Henry Rollins is a legend on many levels. When I think of people that have used their fame and enormous platform to fight to help make the world a better, Henry Rollins extremely high on my list. Having been born in 1981, and Henry Rollins talking about social issues for so long, it seems like I have always known a world in which Henry Rollins has lent his voice to very worthy causes.
The issues that Henry Rollins was talking about on major TV stations like MTV and beyond throughout the years seem very common in 2017, but that wasn’t always the case. I was an impressionable youth when Henry was talking about those things, and it seemed so radical at the time. But I also remember admiring Mr. Rollins because he always stated his opinion in an unapologetic fashion, but also in a way that was very concise. That combined with him having a bad ass look made him someone that I definitely wanted to be growing up. He fights for veterans, the LGBT community, freeing the cannabis plant, and many other things.
Through the forces of the internet, cannabis, and what I can only assume is fantastic luck on my part I got to interview the man, the myth, the legend himself Mr. Henry Rollins. Henry Rollins is a ‘performer, writer, journalist, publisher, actor, comedian, radio host, motivational speaker, activist, and musician’ according to his Wikipedia page, which is absolutely one of the most impressive resumes you will find. He is as prolific as they come.
Henry Rollins is going to be the keynote speaker at the upcoming Oregon Marijuana Business Conference in Eugene, Oregon which is taking place this Friday April 28th. Tickets are still available, and you get $100 off the ticket price if you book your ticket before midnight tomorrow. I will be there, and you should be too. It’s my understanding that Henry is going to be at the VIP reception the night before the conference to hang out, and that’s something that you will absolutely not want to miss, and is worth every penny of the event fee in itself.
WN: You have long been an advocate for the LGBT community. How has the fight for LGBT rights been similar to the cannabis movement’s fight to reform prohibition laws?
Rollins: I think they have some similarities but are not necessarily the same struggles. LGBT rights, an example like the Obergefell v Hodges decision, why this had to go all the way to the Supreme Court is to me at least, ridiculous. There is no such thing as a “gay wedding.” Two consenting adults can get married, end of story. First, Fourth and Fourteenth Amendment stand up for this. The fact that cannabis use is prohibited in most of America has more to do with ignorance, racism and bigotry than it does with any legitimate concern. It is not a gateway drug any more than alcohol or prescription drugs, which I think are far more dangerous than cannabis. I think the movement to legalize cannabis has more to do with science, spreading of information and changing perception than it being a direct Civil Rights issue. That being said, a lot of the same people get knocked around in both areas.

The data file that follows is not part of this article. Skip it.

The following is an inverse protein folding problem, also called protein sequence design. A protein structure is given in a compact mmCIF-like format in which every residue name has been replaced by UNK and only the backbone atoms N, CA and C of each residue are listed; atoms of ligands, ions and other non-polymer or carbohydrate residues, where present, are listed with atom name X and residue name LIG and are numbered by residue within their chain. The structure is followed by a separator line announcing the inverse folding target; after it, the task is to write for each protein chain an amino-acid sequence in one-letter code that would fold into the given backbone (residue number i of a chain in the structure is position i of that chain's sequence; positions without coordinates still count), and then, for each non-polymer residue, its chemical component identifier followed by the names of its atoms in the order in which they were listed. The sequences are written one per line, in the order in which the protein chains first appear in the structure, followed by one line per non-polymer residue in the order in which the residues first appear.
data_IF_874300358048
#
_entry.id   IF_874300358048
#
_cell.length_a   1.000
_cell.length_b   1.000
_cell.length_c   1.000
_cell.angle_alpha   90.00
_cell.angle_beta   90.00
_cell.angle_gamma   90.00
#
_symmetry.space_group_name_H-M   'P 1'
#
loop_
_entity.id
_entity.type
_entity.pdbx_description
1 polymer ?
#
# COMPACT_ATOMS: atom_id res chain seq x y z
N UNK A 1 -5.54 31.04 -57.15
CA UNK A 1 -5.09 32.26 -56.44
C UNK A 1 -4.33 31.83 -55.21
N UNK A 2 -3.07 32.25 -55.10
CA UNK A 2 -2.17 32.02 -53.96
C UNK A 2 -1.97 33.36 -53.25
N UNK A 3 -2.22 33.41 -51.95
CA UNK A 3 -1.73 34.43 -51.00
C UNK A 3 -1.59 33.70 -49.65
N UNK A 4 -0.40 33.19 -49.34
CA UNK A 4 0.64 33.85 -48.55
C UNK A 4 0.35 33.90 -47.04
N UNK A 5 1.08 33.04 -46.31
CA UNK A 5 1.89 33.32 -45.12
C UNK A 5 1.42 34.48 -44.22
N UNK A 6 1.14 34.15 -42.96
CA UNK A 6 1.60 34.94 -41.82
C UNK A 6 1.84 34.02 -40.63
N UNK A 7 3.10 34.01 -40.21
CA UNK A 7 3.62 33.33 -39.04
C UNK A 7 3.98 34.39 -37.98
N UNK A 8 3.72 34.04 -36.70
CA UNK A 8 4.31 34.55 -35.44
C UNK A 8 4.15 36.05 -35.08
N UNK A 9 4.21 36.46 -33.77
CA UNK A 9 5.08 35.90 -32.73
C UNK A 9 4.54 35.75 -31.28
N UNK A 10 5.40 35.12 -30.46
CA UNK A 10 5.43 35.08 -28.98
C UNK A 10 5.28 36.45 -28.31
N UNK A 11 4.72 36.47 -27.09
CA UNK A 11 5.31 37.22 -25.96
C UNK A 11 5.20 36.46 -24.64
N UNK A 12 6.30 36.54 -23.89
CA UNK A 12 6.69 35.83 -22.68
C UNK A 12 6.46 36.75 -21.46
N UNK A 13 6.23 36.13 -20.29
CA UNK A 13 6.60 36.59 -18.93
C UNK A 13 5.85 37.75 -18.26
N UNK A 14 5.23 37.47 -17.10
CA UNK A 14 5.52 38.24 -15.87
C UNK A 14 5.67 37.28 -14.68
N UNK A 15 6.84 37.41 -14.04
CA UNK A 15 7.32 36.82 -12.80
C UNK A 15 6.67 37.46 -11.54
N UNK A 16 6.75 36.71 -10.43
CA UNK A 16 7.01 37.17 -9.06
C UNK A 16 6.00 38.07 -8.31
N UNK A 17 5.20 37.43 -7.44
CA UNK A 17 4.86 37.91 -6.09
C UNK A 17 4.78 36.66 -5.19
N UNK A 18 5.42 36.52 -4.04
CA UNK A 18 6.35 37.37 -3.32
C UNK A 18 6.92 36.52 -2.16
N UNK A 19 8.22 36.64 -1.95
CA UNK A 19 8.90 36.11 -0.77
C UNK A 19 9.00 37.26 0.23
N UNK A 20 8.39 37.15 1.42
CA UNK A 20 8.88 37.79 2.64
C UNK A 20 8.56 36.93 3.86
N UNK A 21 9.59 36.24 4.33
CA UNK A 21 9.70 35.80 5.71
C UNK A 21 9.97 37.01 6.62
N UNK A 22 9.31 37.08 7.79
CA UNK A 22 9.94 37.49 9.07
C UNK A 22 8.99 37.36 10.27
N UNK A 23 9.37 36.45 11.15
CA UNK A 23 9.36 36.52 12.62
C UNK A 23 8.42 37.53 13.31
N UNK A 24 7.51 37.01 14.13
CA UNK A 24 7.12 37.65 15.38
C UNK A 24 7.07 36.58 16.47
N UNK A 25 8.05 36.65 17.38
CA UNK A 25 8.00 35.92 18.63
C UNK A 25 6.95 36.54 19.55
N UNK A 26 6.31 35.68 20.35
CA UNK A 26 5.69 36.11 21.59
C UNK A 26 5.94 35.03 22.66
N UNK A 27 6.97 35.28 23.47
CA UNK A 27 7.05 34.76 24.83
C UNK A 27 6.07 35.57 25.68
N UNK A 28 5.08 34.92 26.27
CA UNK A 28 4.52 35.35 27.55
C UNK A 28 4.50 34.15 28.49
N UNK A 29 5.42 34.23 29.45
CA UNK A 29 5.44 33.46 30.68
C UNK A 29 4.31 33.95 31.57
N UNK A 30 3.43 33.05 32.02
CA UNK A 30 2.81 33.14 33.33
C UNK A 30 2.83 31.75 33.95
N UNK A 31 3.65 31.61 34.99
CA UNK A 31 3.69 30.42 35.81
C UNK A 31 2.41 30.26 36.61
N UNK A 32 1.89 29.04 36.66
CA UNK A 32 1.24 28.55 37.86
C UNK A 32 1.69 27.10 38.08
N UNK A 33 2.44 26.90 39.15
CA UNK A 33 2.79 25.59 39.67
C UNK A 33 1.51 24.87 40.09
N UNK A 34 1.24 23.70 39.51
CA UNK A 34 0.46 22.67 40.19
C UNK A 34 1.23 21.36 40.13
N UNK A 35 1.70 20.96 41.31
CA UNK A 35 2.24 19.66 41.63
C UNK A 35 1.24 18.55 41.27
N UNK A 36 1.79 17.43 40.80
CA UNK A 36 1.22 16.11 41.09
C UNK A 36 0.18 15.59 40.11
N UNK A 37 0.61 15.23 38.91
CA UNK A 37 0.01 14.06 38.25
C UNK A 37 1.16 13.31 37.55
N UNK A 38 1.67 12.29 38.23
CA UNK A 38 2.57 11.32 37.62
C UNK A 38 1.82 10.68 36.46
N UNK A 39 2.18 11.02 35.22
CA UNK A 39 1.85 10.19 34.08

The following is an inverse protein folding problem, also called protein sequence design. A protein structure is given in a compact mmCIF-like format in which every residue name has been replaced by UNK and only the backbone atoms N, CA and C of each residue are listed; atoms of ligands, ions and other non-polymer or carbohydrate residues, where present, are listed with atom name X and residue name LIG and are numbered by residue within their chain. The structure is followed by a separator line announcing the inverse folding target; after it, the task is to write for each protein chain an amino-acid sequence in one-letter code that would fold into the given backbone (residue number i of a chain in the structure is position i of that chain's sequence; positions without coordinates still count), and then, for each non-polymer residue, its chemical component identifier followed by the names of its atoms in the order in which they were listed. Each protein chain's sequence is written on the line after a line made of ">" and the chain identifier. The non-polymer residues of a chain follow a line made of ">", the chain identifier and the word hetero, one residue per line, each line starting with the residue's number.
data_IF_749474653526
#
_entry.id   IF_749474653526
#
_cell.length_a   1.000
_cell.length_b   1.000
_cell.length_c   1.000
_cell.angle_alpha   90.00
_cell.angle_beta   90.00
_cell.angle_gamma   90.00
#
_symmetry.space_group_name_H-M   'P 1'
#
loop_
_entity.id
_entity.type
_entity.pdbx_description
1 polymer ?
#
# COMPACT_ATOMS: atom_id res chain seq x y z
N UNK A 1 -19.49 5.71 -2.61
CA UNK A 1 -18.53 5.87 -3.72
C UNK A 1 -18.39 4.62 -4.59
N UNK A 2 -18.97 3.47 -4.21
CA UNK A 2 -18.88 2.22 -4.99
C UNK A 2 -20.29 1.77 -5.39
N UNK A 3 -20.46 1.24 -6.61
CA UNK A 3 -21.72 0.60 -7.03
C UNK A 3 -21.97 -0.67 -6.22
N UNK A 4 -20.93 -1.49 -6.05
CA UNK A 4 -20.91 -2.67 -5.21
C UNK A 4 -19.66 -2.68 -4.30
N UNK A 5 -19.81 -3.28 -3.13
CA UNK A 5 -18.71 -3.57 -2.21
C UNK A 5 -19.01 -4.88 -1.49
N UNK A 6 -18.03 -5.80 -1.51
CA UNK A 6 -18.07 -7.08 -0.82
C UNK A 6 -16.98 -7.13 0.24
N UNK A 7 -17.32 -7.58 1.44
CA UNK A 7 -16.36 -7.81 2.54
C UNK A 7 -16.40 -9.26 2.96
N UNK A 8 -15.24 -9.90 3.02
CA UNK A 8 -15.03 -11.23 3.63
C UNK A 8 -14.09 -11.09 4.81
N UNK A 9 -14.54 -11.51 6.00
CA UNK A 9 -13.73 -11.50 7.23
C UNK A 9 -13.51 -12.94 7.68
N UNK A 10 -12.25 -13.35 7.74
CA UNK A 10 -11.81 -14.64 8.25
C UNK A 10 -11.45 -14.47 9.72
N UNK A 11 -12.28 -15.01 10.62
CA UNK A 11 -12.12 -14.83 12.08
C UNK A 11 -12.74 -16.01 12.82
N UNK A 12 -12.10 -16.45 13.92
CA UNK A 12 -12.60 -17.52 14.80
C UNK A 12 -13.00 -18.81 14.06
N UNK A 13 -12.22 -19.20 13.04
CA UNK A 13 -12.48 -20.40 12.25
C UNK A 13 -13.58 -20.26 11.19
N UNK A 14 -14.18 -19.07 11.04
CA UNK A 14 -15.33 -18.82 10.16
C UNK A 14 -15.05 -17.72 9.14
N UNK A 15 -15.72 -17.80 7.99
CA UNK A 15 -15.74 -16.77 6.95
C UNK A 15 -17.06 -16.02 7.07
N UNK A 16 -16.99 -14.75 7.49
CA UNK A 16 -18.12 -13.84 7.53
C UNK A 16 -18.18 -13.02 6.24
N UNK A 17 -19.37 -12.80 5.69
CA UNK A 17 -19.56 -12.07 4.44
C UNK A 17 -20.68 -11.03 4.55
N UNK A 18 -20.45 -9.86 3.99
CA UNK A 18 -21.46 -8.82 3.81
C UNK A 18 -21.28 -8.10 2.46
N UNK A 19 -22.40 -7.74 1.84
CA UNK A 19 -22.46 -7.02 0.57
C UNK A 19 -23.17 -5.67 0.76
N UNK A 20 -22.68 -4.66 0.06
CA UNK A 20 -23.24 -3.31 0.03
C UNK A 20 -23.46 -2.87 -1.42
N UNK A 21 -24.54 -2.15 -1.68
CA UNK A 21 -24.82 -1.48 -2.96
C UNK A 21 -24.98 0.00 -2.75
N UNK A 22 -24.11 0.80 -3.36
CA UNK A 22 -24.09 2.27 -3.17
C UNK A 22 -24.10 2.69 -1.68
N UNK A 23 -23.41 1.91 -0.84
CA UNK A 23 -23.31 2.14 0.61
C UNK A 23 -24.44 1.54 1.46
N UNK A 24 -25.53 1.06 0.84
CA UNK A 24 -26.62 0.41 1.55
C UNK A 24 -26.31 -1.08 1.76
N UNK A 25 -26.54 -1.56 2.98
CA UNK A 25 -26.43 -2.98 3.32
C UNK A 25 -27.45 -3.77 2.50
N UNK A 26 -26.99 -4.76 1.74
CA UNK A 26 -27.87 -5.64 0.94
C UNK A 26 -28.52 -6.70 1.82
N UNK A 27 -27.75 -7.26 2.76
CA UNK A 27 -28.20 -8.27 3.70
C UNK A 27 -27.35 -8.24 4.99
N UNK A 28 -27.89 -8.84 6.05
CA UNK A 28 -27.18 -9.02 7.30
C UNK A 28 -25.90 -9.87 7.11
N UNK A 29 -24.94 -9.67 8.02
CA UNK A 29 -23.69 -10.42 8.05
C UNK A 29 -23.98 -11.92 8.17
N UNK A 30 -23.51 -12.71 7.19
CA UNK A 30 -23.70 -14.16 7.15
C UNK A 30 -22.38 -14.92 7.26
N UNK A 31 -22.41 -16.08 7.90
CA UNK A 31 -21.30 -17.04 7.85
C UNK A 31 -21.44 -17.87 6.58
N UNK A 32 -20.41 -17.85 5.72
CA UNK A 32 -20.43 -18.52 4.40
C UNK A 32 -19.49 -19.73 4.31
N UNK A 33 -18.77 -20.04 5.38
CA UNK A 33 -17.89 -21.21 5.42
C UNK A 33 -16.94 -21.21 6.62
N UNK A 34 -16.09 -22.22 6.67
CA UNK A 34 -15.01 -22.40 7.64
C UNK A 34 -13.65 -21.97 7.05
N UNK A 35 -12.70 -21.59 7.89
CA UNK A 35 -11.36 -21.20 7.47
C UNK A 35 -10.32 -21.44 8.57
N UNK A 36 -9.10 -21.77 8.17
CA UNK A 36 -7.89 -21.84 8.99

WN: One thing that you seem to be very passionate about is helping military veterans. Despite numerous studies showing that cannabis can help veterans, doctors at the VA are still prohibited from discussing medical cannabis with their patients. How do you feel about this and other hurdles for veterans and safe access to cannabis?
Rollins: Again, it’s perception. It would be hard for the Department of Defense to have photographs of soldiers dealing with any number of medical issues with a joint in their hand. I think that could change but it will take awhile. If cannabis can help veterans, then it should be utilized immediately. I am willing to bet there would be reprehensive from the pharmaceutical world lobbying to block. For these people, it’s always profit over progress.
WN: You have been very forthright in admitting that you are not personally a cannabis user. So why advocate for reform so passionately?
Rollins: I have at least a few reasons. Just because I don’t want to use it, I don’t want to see you going to jail for using it. If it helps grandma’s arthritis so she can knit again, then she should have access right now. She can get bullets and vodka but not cannabis? Ridiculous. Also, selfishly, perhaps, but if there comes a day when I want to use it, I want to go to a store and buy it, not look for a “dealer.” I just think that the upsides of legalization and decriminalization of cannabis far
WN: What would you say to someone who is on the fence about supporting cannabis reform because of negative things they were told growing up about cannabis?
Rollins: I would say that in the light of day, they should take a sober look at the information on cannabis and run it against the things they were told and see if they still think the same way.
WN: You are coming to Eugene, Oregon to be the keynote speaker at the upcoming Oregon Marijuana Business Conference. Have you ever been to Oregon before, and if so, what do you think of the State?
Rollins: I have been there many times. I was there earlier this year for a show in Portland. I think the first time I went was in the summer of 1982. I have only been there for shows, so a few days at a time. People have always been good to me there. I can’t say I know too much about the state.
WN: A lot of the issues that are part of the current mainstream national conversation are issues that you have been championing for decades. What projects are you working on currently?
Rollins: I am working on some book projects. I am trying to get two out this year. One is going to the printer soon and the other one is in edit. Past that, I have some travel plans but nothing has been confirmed. I have a lot of regular work like radio and print stuff that keeps me busy. The book work takes all the time I can put into it.